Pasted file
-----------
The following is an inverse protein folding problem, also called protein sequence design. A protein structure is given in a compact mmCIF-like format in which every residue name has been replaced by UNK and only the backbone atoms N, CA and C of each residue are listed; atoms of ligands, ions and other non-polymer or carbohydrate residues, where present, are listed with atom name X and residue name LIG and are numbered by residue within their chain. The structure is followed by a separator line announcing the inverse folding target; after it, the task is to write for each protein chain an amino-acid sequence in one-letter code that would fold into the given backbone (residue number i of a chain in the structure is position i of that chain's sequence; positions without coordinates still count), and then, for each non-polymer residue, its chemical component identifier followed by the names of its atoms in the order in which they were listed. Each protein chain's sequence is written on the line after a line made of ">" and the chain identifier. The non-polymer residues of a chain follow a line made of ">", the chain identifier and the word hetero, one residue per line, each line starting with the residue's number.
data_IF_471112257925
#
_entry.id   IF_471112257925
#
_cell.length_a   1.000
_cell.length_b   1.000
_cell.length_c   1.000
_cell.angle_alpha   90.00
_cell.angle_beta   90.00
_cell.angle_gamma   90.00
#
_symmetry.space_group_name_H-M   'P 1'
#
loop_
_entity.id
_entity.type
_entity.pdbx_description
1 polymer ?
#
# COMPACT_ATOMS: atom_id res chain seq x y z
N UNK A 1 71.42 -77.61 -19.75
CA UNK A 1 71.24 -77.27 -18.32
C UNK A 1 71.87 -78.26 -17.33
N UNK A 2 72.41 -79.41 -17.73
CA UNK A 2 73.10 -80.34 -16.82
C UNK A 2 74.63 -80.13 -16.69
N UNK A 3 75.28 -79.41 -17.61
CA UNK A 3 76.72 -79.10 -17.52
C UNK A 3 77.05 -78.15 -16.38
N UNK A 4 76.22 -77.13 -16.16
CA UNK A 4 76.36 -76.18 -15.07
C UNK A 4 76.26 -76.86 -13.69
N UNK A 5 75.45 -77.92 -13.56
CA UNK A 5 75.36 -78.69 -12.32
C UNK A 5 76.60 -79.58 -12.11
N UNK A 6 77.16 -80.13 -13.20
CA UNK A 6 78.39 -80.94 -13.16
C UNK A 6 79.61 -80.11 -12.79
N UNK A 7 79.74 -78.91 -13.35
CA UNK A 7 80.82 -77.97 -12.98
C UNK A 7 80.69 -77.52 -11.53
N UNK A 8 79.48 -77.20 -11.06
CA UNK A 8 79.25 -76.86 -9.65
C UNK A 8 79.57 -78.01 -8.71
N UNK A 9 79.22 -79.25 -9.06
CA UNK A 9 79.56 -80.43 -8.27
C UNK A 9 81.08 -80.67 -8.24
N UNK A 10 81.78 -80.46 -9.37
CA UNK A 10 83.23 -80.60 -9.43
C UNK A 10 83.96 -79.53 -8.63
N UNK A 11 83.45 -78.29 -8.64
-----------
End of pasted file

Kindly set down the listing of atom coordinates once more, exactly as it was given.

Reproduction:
The following is an inverse protein folding problem, also called protein sequence design. A protein structure is given in a compact mmCIF-like format in which every residue name has been replaced by UNK and only the backbone atoms N, CA and C of each residue are listed; atoms of ligands, ions and other non-polymer or carbohydrate residues, where present, are listed with atom name X and residue name LIG and are numbered by residue within their chain. The structure is followed by a separator line announcing the inverse folding target; after it, the task is to write for each protein chain an amino-acid sequence in one-letter code that would fold into the given backbone (residue number i of a chain in the structure is position i of that chain's sequence; positions without coordinates still count), and then, for each non-polymer residue, its chemical component identifier followed by the names of its atoms in the order in which they were listed. Each protein chain's sequence is written on the line after a line made of ">" and the chain identifier. The non-polymer residues of a chain follow a line made of ">", the chain identifier and the word hetero, one residue per line, each line starting with the residue's number.
data_IF_471112257925
#
_entry.id   IF_471112257925
#
_cell.length_a   1.000
_cell.length_b   1.000
_cell.length_c   1.000
_cell.angle_alpha   90.00
_cell.angle_beta   90.00
_cell.angle_gamma   90.00
#
_symmetry.space_group_name_H-M   'P 1'
#
loop_
_entity.id
_entity.type
_entity.pdbx_description
1 polymer ?
#
# COMPACT_ATOMS: atom_id res chain seq x y z
N UNK A 1 71.42 -77.61 -19.75
CA UNK A 1 71.24 -77.27 -18.32
C UNK A 1 71.87 -78.26 -17.33
N UNK A 2 72.41 -79.41 -17.73
CA UNK A 2 73.10 -80.34 -16.82
C UNK A 2 74.63 -80.13 -16.69
N UNK A 3 75.28 -79.41 -17.61
CA UNK A 3 76.72 -79.10 -17.52
C UNK A 3 77.05 -78.15 -16.38
N UNK A 4 76.22 -77.13 -16.16
CA UNK A 4 76.36 -76.18 -15.07
C UNK A 4 76.26 -76.86 -13.69
N UNK A 5 75.45 -77.92 -13.56
CA UNK A 5 75.36 -78.69 -12.32
C UNK A 5 76.60 -79.58 -12.11
N UNK A 6 77.16 -80.13 -13.20
CA UNK A 6 78.39 -80.94 -13.16
C UNK A 6 79.61 -80.11 -12.79
N UNK A 7 79.74 -78.91 -13.35
CA UNK A 7 80.82 -77.97 -12.98
C UNK A 7 80.69 -77.52 -11.53
N UNK A 8 79.48 -77.20 -11.06
CA UNK A 8 79.25 -76.86 -9.65
C UNK A 8 79.57 -78.01 -8.71
N UNK A 9 79.22 -79.25 -9.06
CA UNK A 9 79.56 -80.43 -8.27
C UNK A 9 81.08 -80.67 -8.24
N UNK A 10 81.78 -80.46 -9.37
CA UNK A 10 83.23 -80.60 -9.43
C UNK A 10 83.96 -79.53 -8.63
N UNK A 11 83.45 -78.29 -8.64